Algorithm of the Day (36 Part Series)

Today's algorithm of the day is the ZigZag Conversion Problem. You're given a string, and a number of rows. The idea is that the given string is written in a zigzag pattern, and the function should return what the string would read like when read line-by-line.

I think the problem is written out in a particularly confusing way, so let's take a look at an example.

If the given string was "ALGORITHMOFTHEDAY", and the number of rows was 4, it would look like this:

```
A T H
L I H T E
G R M F D Y
O O A
```

Read line-by-line, you get the string "ATHLIHTEGRMFDYOOA", which would be the output of this function.

I think this is the kind of algorithm where breaking down an example helps you come up with the solution. So, I'll start by working through an example and considering how I'll approach the problem, and then I'll go into the code.

## Approaching the ZigZag Problem

Let's say you're given the string "ABCDEFGH", and the number of rows in the zigzag is 3. Written out, that'd look like this:

Taking all of the letters away, we have three rows, which can be thought of like three arrays.

Now, to build this zig zagged word, we can go letter by letter in the given string. Starting with the first three letters, "ABC", we can put them at the start of the three rows (or arrays). Once we get to the bottom row, we know we can't add any more letters in that direction, so we'll have to start reversing direction.

We'll add "D" and "E" in this reverse direction, but once we get to the first row, we again know we can't continue in this direction.

We can keep doing the same thing, adding letters in one direction until we get to the bottom row, and then reversing direction, until we've added all of the letters of the string.

Taking the lines of the arrays away (essentially converting these arrays to strings), we get three strings.

Adding them together, line by line, we get the result: "AEBDFHCG".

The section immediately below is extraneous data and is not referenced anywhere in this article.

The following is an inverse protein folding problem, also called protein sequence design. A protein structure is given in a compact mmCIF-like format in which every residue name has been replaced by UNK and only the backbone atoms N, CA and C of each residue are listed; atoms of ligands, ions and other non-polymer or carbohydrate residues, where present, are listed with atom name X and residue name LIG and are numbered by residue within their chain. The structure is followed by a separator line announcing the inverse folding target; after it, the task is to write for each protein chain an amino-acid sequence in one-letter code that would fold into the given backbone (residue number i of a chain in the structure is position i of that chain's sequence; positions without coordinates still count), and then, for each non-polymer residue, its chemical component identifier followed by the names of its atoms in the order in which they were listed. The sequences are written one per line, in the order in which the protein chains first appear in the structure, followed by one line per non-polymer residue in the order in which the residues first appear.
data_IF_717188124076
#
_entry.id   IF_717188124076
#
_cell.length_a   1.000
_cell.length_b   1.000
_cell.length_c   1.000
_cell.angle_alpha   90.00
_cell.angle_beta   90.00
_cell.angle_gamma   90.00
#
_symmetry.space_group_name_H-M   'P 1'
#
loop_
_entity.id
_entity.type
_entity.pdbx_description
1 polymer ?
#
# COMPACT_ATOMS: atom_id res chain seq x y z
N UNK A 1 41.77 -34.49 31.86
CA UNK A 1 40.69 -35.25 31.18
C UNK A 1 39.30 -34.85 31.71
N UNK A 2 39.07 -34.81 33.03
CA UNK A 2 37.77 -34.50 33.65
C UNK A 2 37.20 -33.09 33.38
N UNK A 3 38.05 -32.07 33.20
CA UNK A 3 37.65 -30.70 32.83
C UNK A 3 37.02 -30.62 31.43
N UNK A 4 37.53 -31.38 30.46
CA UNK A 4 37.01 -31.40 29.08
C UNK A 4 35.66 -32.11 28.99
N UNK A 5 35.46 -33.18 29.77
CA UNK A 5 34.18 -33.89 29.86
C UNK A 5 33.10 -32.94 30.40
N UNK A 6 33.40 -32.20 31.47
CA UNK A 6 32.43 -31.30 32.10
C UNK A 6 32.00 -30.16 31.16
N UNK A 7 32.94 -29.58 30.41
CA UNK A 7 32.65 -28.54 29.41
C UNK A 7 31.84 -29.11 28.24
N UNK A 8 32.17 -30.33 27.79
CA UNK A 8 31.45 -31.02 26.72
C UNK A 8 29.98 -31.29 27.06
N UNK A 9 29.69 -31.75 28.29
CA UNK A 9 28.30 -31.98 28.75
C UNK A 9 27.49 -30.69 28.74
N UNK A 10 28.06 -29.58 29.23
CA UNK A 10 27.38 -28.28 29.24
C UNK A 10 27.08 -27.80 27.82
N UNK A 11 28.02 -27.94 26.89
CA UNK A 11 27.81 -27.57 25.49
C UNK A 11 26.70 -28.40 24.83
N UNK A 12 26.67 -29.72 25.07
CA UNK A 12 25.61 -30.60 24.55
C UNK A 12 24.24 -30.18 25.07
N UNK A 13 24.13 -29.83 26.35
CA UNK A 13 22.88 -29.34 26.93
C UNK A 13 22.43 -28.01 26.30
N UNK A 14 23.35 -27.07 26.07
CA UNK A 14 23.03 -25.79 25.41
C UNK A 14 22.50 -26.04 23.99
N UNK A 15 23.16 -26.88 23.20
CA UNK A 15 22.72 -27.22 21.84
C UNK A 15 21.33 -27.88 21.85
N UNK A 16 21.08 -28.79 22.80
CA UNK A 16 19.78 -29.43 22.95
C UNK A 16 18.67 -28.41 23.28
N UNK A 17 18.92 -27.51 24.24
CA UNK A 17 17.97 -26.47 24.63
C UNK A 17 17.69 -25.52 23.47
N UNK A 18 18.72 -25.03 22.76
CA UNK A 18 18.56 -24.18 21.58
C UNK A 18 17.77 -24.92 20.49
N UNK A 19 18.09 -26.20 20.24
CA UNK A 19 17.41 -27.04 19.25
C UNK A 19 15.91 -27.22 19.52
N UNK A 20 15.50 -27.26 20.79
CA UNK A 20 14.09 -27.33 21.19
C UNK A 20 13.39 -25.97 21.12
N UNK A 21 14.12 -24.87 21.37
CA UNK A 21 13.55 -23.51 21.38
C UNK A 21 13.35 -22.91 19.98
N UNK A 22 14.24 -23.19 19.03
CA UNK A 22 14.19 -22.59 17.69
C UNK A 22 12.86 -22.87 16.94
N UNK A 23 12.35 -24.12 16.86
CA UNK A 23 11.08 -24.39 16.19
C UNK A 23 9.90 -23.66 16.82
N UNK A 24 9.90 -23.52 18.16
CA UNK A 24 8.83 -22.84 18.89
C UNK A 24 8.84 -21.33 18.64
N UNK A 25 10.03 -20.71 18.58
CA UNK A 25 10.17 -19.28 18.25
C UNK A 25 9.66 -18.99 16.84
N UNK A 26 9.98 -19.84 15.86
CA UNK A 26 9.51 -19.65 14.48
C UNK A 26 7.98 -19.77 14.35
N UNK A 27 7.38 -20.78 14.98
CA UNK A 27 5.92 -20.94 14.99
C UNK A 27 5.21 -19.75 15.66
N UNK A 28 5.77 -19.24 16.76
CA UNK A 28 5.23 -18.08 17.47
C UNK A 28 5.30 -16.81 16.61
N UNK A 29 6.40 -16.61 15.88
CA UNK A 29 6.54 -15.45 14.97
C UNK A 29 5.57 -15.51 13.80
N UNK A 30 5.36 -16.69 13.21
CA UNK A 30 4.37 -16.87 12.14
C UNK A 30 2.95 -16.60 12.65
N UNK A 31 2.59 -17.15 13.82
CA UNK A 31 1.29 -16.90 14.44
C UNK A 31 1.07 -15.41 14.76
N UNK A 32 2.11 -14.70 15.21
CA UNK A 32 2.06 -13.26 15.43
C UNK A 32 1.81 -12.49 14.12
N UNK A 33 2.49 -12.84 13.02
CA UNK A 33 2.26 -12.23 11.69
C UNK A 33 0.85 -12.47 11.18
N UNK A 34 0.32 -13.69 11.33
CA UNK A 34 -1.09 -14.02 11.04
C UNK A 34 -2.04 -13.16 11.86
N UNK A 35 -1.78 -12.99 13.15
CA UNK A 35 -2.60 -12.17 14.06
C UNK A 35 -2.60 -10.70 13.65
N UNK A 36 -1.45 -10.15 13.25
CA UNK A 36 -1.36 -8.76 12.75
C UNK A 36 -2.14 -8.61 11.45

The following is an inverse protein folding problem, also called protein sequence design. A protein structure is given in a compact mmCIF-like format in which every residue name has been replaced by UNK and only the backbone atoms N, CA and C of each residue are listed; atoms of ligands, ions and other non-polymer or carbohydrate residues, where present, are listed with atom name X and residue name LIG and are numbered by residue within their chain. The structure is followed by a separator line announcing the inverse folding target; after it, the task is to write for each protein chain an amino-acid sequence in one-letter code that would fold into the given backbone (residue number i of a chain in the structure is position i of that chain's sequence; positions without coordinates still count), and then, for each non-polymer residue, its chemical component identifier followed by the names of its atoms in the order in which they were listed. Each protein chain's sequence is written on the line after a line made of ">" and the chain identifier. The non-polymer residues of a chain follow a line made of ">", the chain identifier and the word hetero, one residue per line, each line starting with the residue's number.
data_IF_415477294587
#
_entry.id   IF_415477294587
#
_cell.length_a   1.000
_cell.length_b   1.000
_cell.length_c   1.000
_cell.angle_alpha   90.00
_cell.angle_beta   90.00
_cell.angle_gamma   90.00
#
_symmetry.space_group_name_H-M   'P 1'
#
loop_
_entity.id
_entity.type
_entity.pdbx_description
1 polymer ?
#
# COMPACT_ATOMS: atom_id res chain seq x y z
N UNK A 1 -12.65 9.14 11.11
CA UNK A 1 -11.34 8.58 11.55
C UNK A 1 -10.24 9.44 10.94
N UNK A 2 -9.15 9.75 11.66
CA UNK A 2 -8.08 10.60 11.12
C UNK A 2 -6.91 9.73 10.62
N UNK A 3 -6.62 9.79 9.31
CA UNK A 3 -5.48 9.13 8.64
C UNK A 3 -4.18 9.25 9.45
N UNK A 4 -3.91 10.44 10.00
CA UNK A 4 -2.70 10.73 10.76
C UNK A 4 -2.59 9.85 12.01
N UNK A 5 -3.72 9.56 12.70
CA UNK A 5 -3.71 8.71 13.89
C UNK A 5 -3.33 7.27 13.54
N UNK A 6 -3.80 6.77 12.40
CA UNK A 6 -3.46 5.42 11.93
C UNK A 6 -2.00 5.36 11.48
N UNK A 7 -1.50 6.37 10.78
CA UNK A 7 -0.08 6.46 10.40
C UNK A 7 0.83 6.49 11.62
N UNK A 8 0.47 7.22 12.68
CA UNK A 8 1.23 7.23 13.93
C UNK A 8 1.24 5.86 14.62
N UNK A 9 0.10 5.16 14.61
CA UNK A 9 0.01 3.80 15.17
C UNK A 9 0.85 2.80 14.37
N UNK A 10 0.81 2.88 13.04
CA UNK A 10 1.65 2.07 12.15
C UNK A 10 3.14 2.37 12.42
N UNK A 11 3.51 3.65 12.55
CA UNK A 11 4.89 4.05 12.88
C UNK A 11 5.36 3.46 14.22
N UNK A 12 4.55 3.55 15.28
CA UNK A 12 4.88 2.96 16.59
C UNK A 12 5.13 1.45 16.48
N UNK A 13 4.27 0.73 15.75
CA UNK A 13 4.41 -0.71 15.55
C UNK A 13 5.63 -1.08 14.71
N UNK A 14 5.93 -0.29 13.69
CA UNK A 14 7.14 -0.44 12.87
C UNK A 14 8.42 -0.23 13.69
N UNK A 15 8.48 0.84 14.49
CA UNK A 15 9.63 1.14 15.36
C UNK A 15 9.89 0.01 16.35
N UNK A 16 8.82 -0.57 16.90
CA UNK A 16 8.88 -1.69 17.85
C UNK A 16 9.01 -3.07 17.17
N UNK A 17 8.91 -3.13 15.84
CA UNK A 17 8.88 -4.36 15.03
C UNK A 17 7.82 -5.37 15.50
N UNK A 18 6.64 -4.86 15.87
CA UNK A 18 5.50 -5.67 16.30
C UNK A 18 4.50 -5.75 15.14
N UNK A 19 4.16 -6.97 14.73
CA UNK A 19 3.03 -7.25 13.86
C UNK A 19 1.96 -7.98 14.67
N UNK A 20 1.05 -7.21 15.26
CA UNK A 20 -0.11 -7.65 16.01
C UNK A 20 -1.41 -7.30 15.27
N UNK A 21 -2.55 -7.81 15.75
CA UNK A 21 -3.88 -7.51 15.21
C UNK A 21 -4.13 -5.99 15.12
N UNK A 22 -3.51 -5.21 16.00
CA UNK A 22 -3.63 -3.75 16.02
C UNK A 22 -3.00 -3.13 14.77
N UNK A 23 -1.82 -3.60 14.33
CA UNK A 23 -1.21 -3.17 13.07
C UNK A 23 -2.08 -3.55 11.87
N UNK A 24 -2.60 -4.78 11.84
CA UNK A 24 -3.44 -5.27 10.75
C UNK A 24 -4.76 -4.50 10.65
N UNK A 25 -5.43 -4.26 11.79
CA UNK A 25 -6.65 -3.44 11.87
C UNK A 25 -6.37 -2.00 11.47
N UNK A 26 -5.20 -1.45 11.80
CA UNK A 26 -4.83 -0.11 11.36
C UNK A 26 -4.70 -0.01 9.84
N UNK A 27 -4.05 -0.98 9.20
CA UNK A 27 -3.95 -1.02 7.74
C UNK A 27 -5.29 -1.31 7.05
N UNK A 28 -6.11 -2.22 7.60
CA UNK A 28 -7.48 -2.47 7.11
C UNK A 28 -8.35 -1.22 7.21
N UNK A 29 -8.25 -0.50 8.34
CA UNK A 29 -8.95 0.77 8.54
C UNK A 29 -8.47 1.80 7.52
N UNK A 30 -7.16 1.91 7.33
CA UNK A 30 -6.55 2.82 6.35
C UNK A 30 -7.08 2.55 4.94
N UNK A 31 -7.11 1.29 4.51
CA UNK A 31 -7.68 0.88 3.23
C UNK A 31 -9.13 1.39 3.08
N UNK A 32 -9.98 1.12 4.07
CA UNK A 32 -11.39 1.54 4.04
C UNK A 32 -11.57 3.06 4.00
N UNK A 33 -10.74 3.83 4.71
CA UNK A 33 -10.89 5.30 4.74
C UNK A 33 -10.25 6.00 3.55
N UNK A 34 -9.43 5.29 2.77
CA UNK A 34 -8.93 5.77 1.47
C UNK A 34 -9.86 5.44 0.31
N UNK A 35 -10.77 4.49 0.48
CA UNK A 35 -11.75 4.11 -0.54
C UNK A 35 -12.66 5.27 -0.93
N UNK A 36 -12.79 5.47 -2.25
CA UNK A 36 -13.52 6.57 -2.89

This example shows how I'll be approaching this problem: build the same number of arrays for rows that are given, add the letters of the given string to each array until we get to the last array, then reverse direction. Once we get to the first array, reverse direction again. Keep doing this until we run out of letters from the inputted string. Finally, join the letters of the separate arrays to make strings, and join those strings to make one final string.

## Coding the ZigZag Problem

Now that we've gone through an example, we can go ahead and code the solution. In the problem, we're given the string, `s`

, and a number of rows, `numRows`

. The first thing to do will be to consider the base cases: if there's only one row, then no zigzag will even be possible, so we can just return the string back. The other base case is if the string is shorter than the number of rows that are given--in which case, a zig zag also won't be possible, so we can again return the string.

```
function convert(s, numRows) {
if (numRows === 1 || s.length < numRows) {
return s;
}
//...
}
```

Now we'll need to build some variables. The first thing will be an array that'll store other arrays, `rows`

. Each array in `rows`

will store one row of the zig zag pattern. We also need to build a counter, `currentRow`

, for the current row we're on, which will start at 0. We need a variable equal to a boolean value that signifies if we're switching direction, `reverse`

. And finally, we need to create an empty string which will be returned in the end, `result`

.

```
function convert(s, numRows) {
if (numRows === 1 || s.length < numRows) {
return s;
}
let rows = [];